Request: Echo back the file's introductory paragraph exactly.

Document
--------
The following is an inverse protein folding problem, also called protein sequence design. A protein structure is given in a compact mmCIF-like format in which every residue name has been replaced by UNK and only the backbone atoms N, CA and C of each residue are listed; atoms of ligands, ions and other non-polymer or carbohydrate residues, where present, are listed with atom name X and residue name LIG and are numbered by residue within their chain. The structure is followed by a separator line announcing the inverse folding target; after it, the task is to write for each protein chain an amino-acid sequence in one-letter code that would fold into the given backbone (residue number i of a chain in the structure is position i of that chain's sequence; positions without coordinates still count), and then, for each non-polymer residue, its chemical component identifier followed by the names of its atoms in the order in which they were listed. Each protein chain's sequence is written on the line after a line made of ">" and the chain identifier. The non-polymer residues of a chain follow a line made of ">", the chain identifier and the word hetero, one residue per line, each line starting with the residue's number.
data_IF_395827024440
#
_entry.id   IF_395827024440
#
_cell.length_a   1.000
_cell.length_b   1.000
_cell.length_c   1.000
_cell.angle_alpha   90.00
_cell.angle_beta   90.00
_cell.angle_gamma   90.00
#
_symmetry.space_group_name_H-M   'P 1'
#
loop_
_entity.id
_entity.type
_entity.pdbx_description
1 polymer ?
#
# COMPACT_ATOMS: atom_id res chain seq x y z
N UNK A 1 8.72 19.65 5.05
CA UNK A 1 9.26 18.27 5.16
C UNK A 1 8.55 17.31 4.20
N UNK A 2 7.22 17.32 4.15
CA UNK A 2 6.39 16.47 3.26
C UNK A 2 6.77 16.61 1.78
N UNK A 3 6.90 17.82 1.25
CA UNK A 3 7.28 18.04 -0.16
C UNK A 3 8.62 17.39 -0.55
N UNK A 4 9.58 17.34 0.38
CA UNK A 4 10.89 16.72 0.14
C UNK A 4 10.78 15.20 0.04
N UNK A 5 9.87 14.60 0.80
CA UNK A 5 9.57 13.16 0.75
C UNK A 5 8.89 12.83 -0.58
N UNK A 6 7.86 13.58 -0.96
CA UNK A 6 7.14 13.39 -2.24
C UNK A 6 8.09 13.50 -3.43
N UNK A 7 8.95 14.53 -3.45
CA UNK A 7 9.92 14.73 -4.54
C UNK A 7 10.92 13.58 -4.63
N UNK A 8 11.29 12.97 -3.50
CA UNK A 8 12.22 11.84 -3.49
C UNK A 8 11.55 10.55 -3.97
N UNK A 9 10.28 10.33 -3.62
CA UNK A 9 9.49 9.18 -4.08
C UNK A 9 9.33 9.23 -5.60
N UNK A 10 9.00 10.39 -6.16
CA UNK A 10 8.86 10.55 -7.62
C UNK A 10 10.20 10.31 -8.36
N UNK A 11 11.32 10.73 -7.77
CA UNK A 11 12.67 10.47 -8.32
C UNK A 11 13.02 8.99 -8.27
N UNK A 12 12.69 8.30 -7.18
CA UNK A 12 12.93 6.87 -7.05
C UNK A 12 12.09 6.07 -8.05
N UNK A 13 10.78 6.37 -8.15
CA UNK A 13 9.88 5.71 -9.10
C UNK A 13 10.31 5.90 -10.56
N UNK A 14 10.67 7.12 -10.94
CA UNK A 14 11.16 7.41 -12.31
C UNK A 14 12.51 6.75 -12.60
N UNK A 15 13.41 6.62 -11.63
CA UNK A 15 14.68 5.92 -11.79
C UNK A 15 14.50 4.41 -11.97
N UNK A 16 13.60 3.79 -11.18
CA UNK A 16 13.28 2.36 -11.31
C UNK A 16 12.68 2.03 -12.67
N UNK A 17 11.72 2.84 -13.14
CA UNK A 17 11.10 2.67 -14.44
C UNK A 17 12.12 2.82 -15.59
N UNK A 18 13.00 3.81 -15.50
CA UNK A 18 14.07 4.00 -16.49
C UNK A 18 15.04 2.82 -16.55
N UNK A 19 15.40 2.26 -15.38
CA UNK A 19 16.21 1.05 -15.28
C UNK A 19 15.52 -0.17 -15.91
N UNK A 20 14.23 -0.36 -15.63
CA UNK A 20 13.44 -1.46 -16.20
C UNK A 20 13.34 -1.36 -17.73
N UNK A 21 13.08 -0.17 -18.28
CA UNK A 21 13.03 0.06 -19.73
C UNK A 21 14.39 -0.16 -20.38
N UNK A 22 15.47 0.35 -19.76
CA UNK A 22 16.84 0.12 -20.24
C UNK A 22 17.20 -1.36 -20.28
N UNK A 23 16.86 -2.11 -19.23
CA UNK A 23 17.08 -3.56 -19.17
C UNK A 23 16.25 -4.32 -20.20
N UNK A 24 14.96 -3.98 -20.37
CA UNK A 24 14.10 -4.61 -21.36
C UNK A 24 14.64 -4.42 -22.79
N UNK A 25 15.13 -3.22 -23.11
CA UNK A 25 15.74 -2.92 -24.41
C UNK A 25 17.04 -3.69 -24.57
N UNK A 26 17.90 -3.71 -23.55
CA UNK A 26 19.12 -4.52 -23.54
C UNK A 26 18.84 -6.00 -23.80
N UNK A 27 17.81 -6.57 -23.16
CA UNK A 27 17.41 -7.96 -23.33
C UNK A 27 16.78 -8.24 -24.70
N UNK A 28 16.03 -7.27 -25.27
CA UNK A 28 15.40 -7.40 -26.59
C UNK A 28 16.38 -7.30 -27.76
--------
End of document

The following is an inverse protein folding problem, also called protein sequence design. A protein structure is given in a compact mmCIF-like format in which every residue name has been replaced by UNK and only the backbone atoms N, CA and C of each residue are listed; atoms of ligands, ions and other non-polymer or carbohydrate residues, where present, are listed with atom name X and residue name LIG and are numbered by residue within their chain. The structure is followed by a separator line announcing the inverse folding target; after it, the task is to write for each protein chain an amino-acid sequence in one-letter code that would fold into the given backbone (residue number i of a chain in the structure is position i of that chain's sequence; positions without coordinates still count), and then, for each non-polymer residue, its chemical component identifier followed by the names of its atoms in the order in which they were listed. Each protein chain's sequence is written on the line after a line made of ">" and the chain identifier. The non-polymer residues of a chain follow a line made of ">", the chain identifier and the word hetero, one residue per line, each line starting with the residue's number.